OHL Western Conference finals preview

By Jason Ahrens

The London Knights and the Kitchener Rangers will square off in the OHL Western Conference Final Series. The series will pit NHL first round picks Corey Perry (ANA) and Rob Schremp (EDM) of the Knights against Mike Richards (PHI) and Boris Valabik (ATL) of the Rangers. The Knights beat the Rangers in all six meetings during the regular season, but both teams enter the series winning eight straight playoff games.

London and Kitchener are only about an hour drive apart, but not many fans will be able to make the journey to see their team play on the road due to how the tickets were sold. The two teams could not agree on a playoff schedule and the OHL had to mediate the process, so if the gamesmanship on the ice matches that off the ice, hockey fans will be in for a treat.

Both teams won their second round series in four straight and will have more than a full week off between games which is a mixed blessing for the Rangers. The time off will give number one goalie Dan Turple (ATL) more time to recover from his shoulder injury suffered in game three of the first round series against the Erie Otters. Backup goalie Eric Pfligler stepped into a tie game in that third game with his team down two games to none and responded marvelously to the pressure and reeled off eight straight victories. He has a goals against average of 1.86 and a save percentage of .947 in the postseason. While the Rangers will benefit from having players recover a bit from injuries, they may feel a loss of the momentum that they had built up.

The Knights on the other hand are used to having time off between series, as they have swept teams on four occasions over the past two years. In fact, this year the Knights are in an almost identical situation to where they were last year. They are facing a bitter rival who suffered a first round scare but then went on to an easy second round victory. Like last year, the Knights enter round three with their goaltenders splitting time evenly and it is anyone’s guess on who gets the start, Adam Dennis or Gerald Coleman (TB). The main difference is that this year the Knights are the team full of 19-year-old veterans, where last year it was the Guelph Storm who had the age and size advantage on them. The Rangers are a younger team than the Knights, this is a team that will likely lose only five or six members to graduation, and they are a bigger team than the Knights.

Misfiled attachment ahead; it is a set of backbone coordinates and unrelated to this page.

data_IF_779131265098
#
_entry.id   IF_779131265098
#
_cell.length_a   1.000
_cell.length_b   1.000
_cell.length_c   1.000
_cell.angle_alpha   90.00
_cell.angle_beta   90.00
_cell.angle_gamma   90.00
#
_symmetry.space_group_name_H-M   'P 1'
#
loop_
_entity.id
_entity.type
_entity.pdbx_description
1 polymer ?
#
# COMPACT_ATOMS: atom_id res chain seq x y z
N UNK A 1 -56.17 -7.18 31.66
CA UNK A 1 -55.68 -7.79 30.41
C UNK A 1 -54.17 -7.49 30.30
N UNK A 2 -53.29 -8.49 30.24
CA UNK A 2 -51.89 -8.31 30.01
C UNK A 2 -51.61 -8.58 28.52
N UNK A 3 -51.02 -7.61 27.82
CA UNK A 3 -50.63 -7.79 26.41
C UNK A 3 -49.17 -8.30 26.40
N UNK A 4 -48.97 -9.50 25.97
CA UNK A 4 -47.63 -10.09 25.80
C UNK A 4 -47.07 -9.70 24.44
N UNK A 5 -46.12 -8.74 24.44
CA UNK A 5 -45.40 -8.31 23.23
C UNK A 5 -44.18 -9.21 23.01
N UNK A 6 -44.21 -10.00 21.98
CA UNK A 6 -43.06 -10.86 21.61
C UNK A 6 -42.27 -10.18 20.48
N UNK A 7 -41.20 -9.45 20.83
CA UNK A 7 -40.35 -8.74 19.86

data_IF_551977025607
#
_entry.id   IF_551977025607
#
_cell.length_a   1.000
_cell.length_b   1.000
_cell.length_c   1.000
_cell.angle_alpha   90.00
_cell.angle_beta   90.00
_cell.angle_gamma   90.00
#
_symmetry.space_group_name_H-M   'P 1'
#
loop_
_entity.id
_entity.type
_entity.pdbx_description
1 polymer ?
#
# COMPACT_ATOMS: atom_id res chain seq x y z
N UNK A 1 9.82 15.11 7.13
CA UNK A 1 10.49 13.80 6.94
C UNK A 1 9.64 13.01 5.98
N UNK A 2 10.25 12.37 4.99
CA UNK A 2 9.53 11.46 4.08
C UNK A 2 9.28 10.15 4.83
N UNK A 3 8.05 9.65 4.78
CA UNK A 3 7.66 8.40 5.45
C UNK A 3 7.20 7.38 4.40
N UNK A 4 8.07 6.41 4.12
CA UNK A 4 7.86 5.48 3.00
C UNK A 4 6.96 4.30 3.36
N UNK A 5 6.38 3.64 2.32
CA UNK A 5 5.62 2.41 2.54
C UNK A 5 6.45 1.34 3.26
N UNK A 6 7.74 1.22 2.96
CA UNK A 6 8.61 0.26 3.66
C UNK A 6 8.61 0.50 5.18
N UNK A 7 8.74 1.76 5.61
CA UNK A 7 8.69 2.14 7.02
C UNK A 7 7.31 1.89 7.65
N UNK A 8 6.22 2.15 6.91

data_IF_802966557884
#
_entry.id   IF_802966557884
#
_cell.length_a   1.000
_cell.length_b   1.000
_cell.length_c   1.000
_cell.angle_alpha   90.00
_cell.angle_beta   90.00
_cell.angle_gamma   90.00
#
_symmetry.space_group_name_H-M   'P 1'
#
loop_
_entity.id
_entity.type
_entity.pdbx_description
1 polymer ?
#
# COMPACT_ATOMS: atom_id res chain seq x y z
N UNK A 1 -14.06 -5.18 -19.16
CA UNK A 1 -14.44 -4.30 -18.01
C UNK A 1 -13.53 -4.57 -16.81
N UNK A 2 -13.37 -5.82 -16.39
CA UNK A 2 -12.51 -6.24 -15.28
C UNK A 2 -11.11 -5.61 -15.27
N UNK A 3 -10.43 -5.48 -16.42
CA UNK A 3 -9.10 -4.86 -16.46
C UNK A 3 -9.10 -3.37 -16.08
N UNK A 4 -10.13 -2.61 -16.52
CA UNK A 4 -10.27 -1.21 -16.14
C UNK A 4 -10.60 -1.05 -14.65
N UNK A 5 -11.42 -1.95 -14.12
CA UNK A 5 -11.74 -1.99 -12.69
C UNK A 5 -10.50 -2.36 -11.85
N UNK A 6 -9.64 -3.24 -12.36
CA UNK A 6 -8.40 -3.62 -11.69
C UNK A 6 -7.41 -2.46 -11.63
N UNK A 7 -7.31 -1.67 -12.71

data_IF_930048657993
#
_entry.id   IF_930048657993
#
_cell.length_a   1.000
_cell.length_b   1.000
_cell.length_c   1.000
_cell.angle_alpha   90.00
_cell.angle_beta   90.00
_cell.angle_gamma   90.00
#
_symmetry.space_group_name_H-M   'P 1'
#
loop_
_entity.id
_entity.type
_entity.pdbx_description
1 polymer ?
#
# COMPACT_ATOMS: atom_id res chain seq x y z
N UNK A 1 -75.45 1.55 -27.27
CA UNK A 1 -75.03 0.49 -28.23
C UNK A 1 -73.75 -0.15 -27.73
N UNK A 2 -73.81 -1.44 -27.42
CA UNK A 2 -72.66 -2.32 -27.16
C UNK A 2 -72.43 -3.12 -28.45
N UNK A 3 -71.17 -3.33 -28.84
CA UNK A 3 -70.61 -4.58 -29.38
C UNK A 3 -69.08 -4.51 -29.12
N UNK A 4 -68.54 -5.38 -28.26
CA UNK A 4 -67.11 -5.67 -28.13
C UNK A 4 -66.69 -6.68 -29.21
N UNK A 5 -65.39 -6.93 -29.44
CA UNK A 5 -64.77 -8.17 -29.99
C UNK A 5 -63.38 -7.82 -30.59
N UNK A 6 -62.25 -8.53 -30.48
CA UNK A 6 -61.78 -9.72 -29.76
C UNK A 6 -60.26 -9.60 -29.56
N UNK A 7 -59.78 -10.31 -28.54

Like any playoff series, goaltending will be critical. The Knights should have an advantage in this department, as both of their goalies have fewer question marks than the Rangers tandem. Pfligler is quick, but at 5’8, he leaves a lot of net to shoot at, and no one in the league goes upstairs better than Schremp. With 41 goals in the regular season and six so far in the playoffs, the Rangers will need to watch him closely. The Rangers did a great job against the Owen Sound Attack and took most of their snipers out of the picture with an aggressive style of defense. The Rangers finished their checks consistently and didn’t allow too many quality-scoring chances on Pfligler. If Turple is able to play in this series, he will take away a lot of the room upstairs with his 6’6 frame, but he is a lot slower than Pfligler and could be vulnerable to a Knights team that loves to make cross ice passes for one time shots. Throw in the fact that Turple let in a soft goal in overtime in the first game against Erie and was yanked in the second game, the Rangers could give Pfligler the opportunity to run with the ball against the Knights even if Turple is ready.

On defense, the Knights have been basically going with only four defensemen with rookie Steve Ferry seeing a handful of shifts in the fifth position and they have used three different rookies in an even more limited role as their sixth defenseman. Veteran Jeff Whitfield might be able to return to action in this series, but after being sidelined for a long time, he will not be in game shape and will be broken in slowly if he does suit up. Captain Danny Syvret leads the big four and was a first team all-star this year and he hasn’t slowed down in the playoffs as he has seven points in eight games and leads the team with a +11. Overage defenseman Bryan Rodney has been an offensive force with 10 points in the playoffs. Daniel Girardi and Marc Methot (CLB) are big mobile defenders who take care of their own end and can punish opposing forwards against the boards. These four guys have not faced much of a challenge so far in the playoffs, but they will feel some heat from a big and fast Ranger team. The Rangers were able to force the Attack defense corps into making a number of turnovers by forechecking aggressively. The Knights defenders will not make nearly the number of mistakes that the Attack did, but if they go with four guys all series, fatigue could become a factor.